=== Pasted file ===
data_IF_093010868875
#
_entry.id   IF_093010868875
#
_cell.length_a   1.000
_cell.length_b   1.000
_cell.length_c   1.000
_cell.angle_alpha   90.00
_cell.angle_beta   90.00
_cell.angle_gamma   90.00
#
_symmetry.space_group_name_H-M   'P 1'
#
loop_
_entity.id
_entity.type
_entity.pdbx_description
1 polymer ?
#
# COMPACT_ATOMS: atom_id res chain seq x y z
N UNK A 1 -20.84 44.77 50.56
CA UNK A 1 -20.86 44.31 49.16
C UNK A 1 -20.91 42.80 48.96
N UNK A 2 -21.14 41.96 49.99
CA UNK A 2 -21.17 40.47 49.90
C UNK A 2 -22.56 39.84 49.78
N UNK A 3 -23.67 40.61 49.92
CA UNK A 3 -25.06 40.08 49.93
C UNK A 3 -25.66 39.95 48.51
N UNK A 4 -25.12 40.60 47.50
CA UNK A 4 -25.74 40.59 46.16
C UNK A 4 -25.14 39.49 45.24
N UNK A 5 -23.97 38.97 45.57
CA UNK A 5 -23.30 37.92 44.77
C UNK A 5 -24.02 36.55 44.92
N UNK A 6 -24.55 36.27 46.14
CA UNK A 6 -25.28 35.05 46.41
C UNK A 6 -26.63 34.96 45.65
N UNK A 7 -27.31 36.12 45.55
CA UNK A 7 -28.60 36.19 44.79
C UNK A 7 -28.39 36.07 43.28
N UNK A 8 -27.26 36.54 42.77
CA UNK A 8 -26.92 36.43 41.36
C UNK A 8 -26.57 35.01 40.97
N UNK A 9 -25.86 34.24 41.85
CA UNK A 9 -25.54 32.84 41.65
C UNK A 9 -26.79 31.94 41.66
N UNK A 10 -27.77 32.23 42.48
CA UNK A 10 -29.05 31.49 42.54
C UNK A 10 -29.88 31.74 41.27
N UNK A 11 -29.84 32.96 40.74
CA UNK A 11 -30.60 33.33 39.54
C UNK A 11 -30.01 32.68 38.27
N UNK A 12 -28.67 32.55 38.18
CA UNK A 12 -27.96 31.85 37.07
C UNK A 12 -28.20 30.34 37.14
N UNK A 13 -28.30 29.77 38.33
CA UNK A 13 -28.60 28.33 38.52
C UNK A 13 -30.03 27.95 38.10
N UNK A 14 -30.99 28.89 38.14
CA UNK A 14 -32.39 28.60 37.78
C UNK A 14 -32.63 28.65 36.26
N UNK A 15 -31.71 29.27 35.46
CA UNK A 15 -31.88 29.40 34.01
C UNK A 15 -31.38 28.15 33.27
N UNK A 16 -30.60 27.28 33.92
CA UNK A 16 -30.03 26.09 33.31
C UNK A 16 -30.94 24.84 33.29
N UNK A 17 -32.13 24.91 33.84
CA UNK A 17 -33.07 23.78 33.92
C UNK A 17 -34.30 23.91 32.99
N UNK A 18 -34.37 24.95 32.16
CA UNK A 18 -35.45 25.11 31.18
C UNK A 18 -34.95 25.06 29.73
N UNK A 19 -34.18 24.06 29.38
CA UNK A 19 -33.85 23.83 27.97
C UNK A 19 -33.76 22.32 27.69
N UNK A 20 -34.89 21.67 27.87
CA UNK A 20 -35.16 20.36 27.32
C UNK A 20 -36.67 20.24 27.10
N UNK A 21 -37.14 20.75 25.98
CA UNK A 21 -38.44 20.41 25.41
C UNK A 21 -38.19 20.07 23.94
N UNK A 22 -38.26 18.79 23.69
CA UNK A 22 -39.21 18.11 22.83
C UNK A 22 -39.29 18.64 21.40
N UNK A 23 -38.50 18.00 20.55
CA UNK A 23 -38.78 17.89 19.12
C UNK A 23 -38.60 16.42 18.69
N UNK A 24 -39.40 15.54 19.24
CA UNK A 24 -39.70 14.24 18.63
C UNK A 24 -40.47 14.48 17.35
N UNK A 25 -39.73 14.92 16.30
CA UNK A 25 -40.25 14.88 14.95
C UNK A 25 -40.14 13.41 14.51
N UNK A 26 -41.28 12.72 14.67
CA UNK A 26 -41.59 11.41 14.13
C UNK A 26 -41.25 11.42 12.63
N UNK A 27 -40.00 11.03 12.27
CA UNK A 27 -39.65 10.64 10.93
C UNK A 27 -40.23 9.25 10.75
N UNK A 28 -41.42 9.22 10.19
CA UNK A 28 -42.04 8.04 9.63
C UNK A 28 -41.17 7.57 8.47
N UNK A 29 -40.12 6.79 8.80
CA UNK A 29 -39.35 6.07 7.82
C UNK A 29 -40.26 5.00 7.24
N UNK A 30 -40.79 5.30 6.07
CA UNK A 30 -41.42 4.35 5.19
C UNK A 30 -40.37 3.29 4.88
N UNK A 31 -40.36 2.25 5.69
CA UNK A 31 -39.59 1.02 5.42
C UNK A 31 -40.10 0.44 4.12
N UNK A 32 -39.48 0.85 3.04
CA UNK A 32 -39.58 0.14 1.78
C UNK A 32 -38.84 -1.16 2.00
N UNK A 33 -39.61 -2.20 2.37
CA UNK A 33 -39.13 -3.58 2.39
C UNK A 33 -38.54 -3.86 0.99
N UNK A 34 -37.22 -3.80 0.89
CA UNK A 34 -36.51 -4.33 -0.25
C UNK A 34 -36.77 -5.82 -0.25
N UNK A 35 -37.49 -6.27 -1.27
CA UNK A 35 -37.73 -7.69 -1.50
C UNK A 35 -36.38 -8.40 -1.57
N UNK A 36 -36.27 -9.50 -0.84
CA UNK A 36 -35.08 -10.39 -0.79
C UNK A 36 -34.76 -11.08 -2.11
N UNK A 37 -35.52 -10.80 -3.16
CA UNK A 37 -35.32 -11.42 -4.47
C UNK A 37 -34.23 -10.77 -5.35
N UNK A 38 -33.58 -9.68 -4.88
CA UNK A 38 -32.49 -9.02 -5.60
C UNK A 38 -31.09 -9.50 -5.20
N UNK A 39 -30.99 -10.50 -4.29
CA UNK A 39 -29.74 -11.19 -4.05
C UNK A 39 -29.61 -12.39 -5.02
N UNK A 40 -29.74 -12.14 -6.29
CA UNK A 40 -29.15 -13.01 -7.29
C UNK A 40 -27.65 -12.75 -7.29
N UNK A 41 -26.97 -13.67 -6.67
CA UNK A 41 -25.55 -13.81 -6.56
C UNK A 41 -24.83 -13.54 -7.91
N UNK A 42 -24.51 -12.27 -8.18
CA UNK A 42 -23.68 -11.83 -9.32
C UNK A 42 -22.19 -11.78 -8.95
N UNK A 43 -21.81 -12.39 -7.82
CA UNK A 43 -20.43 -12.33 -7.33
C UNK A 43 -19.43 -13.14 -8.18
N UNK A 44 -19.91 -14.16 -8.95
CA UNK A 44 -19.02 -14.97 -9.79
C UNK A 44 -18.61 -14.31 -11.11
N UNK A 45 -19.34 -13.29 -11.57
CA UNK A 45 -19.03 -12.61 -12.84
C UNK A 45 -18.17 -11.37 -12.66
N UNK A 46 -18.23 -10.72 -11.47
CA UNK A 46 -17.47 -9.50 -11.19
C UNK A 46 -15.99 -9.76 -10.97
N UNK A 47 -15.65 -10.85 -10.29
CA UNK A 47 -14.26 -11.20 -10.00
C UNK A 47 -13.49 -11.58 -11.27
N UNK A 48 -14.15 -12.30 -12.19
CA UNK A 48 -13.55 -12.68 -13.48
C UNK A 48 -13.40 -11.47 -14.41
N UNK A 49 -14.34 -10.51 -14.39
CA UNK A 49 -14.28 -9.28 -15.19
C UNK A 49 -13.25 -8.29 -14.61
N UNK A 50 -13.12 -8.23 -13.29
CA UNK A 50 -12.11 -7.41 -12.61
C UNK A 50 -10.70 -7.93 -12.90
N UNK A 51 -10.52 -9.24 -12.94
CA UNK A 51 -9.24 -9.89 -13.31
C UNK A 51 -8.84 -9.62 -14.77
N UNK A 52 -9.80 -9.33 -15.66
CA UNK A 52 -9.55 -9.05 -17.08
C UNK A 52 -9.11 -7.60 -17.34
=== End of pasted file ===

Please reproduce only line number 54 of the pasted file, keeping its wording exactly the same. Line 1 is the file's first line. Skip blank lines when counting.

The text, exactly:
N UNK A 12 -28.67 32.55 38.18